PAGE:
It’s been great, actually. I’m a music fan, and when I go to a show and I hear a band say “Hey, how about we play a new song?” I just go “Goddammit!” [Laughs] It’s like, I don’t wanna hear a new song. I wanna hear the songs that I know. So, for us, it was like “Let’s not play any of these songs until the kids have heard it.” So we released Local Man Ruins Everything and made sure people had a couple of listens before we started playing it at shows, just so that people could be engaged with it and be a part of the experience. I think a lot of Wonder Years shows are about the group experience. It’s less us performing towards you and more about all of us doing it together – the crowd and the band. For us, it makes more sense to let you in on the song than for us to spring it on you.
Suburbia I’ve Given You All and Now I’m Nothing – That is an incredible title that you’ve put to this record. Tell us a bit about it.
It’s actually based on the first line of an Allen Ginsberg poem, America. His line goes “America, I’ve given you all and now I’m nothing.” So it’s a bit of a re-contextualisation of Ginsberg. The record is, to an effect, rooted in that poem. I feel like it’s consistently in dialogue with America the same way that Ginsberg was in his poetry. It made sense to co-opt that line.
It might seem weird to some long-time fans to see the same band who used to sing about Cap’n Crunch not too long ago write these very heavy melodic punk songs. Was there a notion to make Suburbia… more of an aggressive record?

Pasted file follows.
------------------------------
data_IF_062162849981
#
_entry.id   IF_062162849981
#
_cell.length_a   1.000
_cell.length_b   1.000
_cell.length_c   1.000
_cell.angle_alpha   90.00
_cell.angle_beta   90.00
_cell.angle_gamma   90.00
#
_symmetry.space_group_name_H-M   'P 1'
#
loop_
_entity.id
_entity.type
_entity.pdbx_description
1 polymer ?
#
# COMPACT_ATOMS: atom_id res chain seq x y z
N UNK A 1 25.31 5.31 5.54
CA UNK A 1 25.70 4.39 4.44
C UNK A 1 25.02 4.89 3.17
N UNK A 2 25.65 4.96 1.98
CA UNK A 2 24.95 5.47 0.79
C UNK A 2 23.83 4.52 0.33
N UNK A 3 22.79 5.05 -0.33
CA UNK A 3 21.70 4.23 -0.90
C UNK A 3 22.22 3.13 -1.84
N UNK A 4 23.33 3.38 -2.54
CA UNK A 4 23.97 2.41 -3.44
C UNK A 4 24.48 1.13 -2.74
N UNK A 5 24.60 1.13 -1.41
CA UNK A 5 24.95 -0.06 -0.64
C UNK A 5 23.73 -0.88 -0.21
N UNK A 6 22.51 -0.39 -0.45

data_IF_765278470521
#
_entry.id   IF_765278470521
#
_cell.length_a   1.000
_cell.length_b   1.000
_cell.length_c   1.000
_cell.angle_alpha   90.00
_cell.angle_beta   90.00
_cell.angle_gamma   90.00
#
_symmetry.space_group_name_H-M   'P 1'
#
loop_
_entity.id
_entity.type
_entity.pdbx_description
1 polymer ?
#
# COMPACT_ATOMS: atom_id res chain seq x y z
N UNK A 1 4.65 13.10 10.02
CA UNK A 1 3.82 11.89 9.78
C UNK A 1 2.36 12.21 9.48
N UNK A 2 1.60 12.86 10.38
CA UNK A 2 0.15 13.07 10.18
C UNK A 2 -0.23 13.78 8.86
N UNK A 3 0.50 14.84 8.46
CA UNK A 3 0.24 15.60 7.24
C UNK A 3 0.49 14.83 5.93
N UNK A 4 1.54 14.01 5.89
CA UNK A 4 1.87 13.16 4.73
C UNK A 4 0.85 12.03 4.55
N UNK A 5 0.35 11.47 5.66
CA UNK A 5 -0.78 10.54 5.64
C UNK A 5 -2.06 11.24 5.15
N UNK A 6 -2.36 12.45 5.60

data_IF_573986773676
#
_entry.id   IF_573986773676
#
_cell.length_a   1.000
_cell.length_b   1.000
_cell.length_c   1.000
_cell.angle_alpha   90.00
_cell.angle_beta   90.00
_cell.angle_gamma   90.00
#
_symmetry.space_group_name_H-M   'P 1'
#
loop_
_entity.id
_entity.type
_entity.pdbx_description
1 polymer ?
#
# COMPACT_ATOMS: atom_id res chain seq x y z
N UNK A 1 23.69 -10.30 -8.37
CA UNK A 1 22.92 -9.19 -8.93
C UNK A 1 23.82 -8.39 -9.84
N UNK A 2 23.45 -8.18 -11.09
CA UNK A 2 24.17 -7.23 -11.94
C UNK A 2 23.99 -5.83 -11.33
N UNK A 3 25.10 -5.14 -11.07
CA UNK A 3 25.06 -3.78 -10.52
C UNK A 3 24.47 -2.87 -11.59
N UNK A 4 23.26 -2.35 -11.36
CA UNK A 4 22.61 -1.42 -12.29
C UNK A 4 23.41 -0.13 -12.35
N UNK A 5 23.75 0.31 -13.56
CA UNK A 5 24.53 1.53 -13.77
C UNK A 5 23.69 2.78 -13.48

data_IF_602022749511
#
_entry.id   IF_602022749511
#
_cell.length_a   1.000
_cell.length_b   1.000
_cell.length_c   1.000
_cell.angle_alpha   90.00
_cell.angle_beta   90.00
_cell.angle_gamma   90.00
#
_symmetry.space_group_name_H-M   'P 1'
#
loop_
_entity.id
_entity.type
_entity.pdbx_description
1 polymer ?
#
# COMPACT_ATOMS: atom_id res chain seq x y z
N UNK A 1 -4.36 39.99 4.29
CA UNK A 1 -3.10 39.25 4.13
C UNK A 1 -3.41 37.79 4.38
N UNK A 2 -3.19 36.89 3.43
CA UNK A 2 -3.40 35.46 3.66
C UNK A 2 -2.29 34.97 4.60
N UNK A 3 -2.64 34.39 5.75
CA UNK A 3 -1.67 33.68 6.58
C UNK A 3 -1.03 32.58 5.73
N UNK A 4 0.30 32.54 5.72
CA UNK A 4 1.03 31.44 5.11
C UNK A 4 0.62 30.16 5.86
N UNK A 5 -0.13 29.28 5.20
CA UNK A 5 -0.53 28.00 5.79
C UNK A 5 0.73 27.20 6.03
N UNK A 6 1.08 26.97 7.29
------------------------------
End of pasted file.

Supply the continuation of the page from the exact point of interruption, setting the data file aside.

I’d like to start by saying that while this album was written by the same people that wrote Get Stoked On It!, I don’t feel like it’s the same band. A lot of times in life, you’re a different person as you grow up. Obviously not physiologically, but you know what I’m talking about. I think where we are, in our mental and emotional state right now, it’s completely different from when we wrote Get Stoked On It! I almost consider it a completely different band.
As far as the aggressive edge to the record, I feel that the answer to that is twofold. The first is the production of Steve Evetts. Steve’s goal was to capture the raw live energy from when The Wonder Years play shows and to translate that to record. I think he did an amazing job of it. Secondly, I think it’s a lot about how people perceive it. We’ve had people listen to Local Man Ruins Everything and tell us that it’s so awesome that we’re way more aggressive. We’ve also had people listen to the song and tell us that it’s so awesome that we’re more chilled out. It’s really about what you, as a person, take away from a song.
Geoff Rickley from Thursday wrote this awesome article for Alternative Press where he said that for the several months in-between recording and releasing a record, it is your record. But as soon as the fans have it, it is their record. They’re going to perceive it based on whatever schemata they already have in their brain, they’re going to receive it differently. So, you might think it’s more aggressive, and someone else might think it’s more chilled out – and, in some respects, I agree with both. The goal was to do all of that. We wanted to make a record that was louder and quieter; faster and slower; harder and softer than anything we’ve ever done. Why just stretch in one way? Why not prove to people that we can do all of this and still be a pop-punk band?